I like how these are very impactful auras that you might feel are worth playing, despite the risk. They’ve proven that, for Limited, you can get there. We tried really hard to make this true with totem armor in Rise of the Eldrazi, but in that set the rest of the cards are so good, and so exciting and interesting, the auras still ended up low on the totem pole. Draft those Aura Gnarlids, yo!
I’m not normally against [card drana, kalastria bloodchief]Drana[/card]/[card visara, the dreadful]Visara[/card] creatures as Limited bombs. Sure, you get blown out by them, but at least they stomp your face and the game is over. This design disaster turns the game into a slow, painful grind in which one player can’t attack, and probably can’t win. Yet they have a pile of blockers, and they might eventually draw an answer, and really we’re not having much fun. I get it, this is the cutest medusa design ever. And it really is SUCH a CUTE medusa… but it’s pretty miserable to play with, so why would you print it?
Exalted in Black
By request of @andrea2s1.
One of the things that makes exalted great is that it breaks board stalls by encouraging at least one attack to happen each turn.
I love expanding a mechanic into new colors, so long as it can make sense. I thought about it, and realized black’s an excellent thematic fit for exalted. Exalted is about a bunch of little guys cheering on one big guy to go and fight for all of them. Black’s full of big demons and their minions—a perfect fit! Even in the case of just the little guys, black’s pretty selfish, so I like to imagine all of them cheering on a random guy, telling him he’s hot stuff, and then laughing behind his back as he walks out there alone to face the enemy while the rest stay safe at home. The use of it in this set is excellent too, creating a special deck for the oft-maligned white-black drafter. The individual cards are also interesting:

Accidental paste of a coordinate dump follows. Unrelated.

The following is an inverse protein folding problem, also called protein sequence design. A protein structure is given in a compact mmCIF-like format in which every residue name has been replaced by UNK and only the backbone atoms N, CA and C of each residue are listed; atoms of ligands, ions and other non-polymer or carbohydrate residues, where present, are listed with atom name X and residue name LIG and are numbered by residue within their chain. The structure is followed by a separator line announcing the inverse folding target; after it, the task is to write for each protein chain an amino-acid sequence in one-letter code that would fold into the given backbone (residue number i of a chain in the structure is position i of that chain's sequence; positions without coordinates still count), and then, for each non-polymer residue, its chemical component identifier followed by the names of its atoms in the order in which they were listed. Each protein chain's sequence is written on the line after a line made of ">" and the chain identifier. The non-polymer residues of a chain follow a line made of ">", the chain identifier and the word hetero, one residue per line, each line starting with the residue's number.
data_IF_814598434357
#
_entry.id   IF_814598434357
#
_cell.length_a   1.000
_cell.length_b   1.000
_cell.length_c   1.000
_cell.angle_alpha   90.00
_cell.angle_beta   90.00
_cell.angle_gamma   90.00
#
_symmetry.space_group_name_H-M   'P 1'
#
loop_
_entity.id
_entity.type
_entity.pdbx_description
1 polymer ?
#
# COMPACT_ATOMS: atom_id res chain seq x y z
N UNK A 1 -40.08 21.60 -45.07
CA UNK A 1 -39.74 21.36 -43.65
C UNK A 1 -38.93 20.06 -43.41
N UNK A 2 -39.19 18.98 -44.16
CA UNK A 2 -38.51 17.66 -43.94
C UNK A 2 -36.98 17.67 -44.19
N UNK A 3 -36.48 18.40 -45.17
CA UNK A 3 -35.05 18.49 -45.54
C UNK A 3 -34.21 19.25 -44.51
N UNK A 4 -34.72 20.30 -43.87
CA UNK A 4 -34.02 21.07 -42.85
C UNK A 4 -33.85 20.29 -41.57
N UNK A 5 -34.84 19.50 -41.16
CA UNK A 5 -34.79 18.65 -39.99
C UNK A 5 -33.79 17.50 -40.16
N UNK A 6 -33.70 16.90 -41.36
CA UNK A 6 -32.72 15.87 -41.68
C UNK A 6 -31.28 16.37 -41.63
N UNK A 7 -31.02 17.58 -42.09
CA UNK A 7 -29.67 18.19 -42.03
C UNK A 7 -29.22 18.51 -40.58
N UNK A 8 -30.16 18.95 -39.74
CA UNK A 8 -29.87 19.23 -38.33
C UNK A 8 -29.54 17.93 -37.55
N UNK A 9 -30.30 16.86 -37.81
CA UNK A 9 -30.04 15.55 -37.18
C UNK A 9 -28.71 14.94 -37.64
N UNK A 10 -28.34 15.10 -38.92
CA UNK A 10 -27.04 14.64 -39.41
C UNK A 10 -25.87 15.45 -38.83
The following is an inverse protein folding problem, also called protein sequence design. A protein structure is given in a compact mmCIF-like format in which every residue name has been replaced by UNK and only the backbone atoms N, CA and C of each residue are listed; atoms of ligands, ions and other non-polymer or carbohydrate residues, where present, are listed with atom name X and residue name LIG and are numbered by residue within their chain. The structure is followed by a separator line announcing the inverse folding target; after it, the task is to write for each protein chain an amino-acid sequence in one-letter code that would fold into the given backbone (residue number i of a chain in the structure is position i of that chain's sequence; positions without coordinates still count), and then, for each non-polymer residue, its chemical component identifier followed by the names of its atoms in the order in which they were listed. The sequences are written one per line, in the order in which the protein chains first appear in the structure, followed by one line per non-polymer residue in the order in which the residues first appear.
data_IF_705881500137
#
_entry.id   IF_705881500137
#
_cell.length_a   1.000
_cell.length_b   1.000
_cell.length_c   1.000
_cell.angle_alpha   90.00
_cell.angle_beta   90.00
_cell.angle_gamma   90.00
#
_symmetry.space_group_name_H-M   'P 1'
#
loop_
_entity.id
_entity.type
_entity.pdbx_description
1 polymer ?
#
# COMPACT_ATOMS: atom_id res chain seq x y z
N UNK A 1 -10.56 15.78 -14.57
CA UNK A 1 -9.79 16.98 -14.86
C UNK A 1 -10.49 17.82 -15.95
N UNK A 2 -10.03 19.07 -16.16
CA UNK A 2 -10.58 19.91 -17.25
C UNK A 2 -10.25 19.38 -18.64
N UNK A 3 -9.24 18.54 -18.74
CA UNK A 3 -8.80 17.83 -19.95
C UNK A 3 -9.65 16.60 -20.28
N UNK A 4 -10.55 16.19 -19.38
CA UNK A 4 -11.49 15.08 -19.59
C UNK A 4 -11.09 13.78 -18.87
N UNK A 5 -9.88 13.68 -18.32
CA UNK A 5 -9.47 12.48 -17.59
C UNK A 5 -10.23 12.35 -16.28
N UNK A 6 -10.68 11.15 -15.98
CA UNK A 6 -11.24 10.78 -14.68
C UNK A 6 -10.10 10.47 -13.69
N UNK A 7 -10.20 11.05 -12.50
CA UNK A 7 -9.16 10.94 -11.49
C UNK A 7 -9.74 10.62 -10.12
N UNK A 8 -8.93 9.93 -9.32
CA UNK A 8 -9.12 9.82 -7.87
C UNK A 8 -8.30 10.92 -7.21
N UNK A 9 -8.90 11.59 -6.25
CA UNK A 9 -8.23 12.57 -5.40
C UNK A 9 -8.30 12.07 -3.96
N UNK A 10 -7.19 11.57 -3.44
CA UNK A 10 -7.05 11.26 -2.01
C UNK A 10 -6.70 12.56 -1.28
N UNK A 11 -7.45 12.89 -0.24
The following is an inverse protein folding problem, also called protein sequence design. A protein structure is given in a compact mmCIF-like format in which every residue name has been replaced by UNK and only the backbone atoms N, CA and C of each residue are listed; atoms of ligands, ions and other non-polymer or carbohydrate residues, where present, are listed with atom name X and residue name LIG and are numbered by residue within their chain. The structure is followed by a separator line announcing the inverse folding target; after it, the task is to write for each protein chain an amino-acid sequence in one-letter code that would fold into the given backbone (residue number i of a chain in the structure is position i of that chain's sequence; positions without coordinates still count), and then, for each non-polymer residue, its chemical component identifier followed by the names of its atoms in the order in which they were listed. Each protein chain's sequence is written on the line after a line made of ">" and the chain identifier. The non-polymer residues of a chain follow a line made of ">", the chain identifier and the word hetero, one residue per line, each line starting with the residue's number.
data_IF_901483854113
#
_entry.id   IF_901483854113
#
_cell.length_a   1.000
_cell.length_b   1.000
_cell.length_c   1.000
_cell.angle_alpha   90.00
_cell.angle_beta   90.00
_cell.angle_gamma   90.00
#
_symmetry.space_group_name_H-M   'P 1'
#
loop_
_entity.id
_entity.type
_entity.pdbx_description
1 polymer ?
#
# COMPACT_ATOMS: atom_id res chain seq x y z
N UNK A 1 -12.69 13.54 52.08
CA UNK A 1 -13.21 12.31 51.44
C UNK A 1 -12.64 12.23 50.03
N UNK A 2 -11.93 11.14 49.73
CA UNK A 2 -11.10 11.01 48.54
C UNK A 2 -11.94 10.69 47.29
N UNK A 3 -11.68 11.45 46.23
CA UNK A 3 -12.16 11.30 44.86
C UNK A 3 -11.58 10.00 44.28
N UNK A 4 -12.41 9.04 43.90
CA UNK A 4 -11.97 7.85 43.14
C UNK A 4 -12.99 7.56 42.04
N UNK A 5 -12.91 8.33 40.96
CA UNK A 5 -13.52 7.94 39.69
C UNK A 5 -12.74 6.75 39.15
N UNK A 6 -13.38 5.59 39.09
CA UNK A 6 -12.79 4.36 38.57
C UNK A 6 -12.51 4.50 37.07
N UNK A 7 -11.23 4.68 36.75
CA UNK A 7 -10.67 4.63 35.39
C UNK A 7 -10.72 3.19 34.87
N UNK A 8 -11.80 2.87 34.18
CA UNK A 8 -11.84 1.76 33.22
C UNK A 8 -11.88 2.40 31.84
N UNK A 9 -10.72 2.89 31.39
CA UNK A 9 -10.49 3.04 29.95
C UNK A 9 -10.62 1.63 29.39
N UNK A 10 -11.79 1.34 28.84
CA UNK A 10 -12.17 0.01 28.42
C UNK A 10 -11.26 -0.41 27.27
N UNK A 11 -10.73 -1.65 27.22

Black’s almost got to have an X/1 in every set, or a 4/2. If you don’t want to risk its 2-toughness by attacking, it can still contribute via exalted.
Anyone around for Shards of Alara understands the 0-power exalted creature, but that’s not 100% of players. In fact, Magic has grown a lot since then, and for many players exalted is a new thing. The zero-power 1-drop attacking for 1 on turn two is hilarious for them just like it was for the rest of us, years ago. Plus it’s still fun for veterans. The regeneration is interesting with exalted because this creature can play defense while still lending something to the attack. Amateur designers: note the high cost of this regeneration—this is only a 1-mana creature, so giving it a cheap regeneration wouldn’t be prudent.
Again we see a well thought-out combination. A 2/2 haste for four mana isn’t particularly exciting, but can still be nice in an aggressive deck. With exalted it’s a 3/3 attacking alone, but it’s not a straight-up 3/3 haste creature because that would be a little much for black in most Limited environments.
I’ll try to cover a bunch of red, green, and artifact cards next time. If there’s a card you’d specifically like to make sure I cover, send me a tweet! @GregoryMarques